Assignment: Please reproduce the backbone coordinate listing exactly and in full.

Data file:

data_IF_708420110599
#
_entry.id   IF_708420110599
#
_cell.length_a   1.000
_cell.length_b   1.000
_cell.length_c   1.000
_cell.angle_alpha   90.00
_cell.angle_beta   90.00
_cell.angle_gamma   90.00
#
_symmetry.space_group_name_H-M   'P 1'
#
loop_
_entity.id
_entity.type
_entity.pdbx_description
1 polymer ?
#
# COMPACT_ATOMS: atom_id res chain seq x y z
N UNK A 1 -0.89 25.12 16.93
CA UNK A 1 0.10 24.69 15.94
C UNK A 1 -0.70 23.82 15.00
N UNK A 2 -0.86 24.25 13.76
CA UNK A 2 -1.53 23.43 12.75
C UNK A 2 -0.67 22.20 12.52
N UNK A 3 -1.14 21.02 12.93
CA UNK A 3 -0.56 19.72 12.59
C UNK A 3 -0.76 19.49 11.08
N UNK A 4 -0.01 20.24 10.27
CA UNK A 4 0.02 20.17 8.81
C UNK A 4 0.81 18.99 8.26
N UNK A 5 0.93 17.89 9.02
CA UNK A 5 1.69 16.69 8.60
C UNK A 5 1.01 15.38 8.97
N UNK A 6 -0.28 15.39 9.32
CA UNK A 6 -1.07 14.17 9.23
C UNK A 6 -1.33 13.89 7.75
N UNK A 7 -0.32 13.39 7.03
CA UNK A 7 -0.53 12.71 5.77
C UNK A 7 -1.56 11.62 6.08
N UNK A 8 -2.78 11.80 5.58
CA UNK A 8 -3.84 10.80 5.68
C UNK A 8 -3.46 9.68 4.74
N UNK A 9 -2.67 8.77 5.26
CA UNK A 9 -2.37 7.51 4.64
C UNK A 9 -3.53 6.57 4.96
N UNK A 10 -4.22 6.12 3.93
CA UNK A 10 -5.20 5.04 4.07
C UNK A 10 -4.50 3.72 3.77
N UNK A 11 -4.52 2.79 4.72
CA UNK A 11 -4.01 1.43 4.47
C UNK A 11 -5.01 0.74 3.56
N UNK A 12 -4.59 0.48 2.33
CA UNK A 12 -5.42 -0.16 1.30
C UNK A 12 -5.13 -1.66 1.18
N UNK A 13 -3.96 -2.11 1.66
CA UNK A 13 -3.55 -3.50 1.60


data_IF_708420110599
#
_entry.id   IF_708420110599
#
_cell.length_a   1.000
_cell.length_b   1.000
_cell.length_c   1.000
_cell.angle_alpha   90.00
_cell.angle_beta   90.00
_cell.angle_gamma   90.00
#
_symmetry.space_group_name_H-M   'P 1'
#
loop_
_entity.id
_entity.type
_entity.pdbx_description
1 polymer ?
#
# COMPACT_ATOMS: atom_id res chain seq x y z
N UNK A 1 -0.89 25.12 16.93
CA UNK A 1 0.10 24.69 15.94
C UNK A 1 -0.70 23.82 15.00
N UNK A 2 -0.86 24.25 13.76
CA UNK A 2 -1.53 23.43 12.75
C UNK A 2 -0.67 22.20 12.52
N UNK A 3 -1.14 21.02 12.93
CA UNK A 3 -0.56 19.72 12.59
C UNK A 3 -0.76 19.49 11.08
N UNK A 4 -0.01 20.24 10.27
CA UNK A 4 0.02 20.17 8.81
C UNK A 4 0.81 18.99 8.26
N UNK A 5 0.93 17.89 9.02
CA UNK A 5 1.69 16.69 8.60
C UNK A 5 1.01 15.38 8.97
N UNK A 6 -0.28 15.39 9.32
CA UNK A 6 -1.07 14.17 9.23
C UNK A 6 -1.33 13.89 7.75
N UNK A 7 -0.32 13.39 7.03
CA UNK A 7 -0.53 12.71 5.77
C UNK A 7 -1.56 11.62 6.08
N UNK A 8 -2.78 11.80 5.58
CA UNK A 8 -3.84 10.80 5.68
C UNK A 8 -3.46 9.68 4.74
N UNK A 9 -2.67 8.77 5.26
CA UNK A 9 -2.37 7.51 4.64
C UNK A 9 -3.53 6.57 4.96
N UNK A 10 -4.22 6.12 3.93
CA UNK A 10 -5.20 5.04 4.07
C UNK A 10 -4.50 3.72 3.77
N UNK A 11 -4.52 2.79 4.72
CA UNK A 11 -4.01 1.43 4.47
C UNK A 11 -5.01 0.74 3.56
N UNK A 12 -4.59 0.48 2.33
CA UNK A 12 -5.42 -0.16 1.30
C UNK A 12 -5.13 -1.66 1.18
N UNK A 13 -3.96 -2.11 1.66
CA UNK A 13 -3.55 -3.50 1.60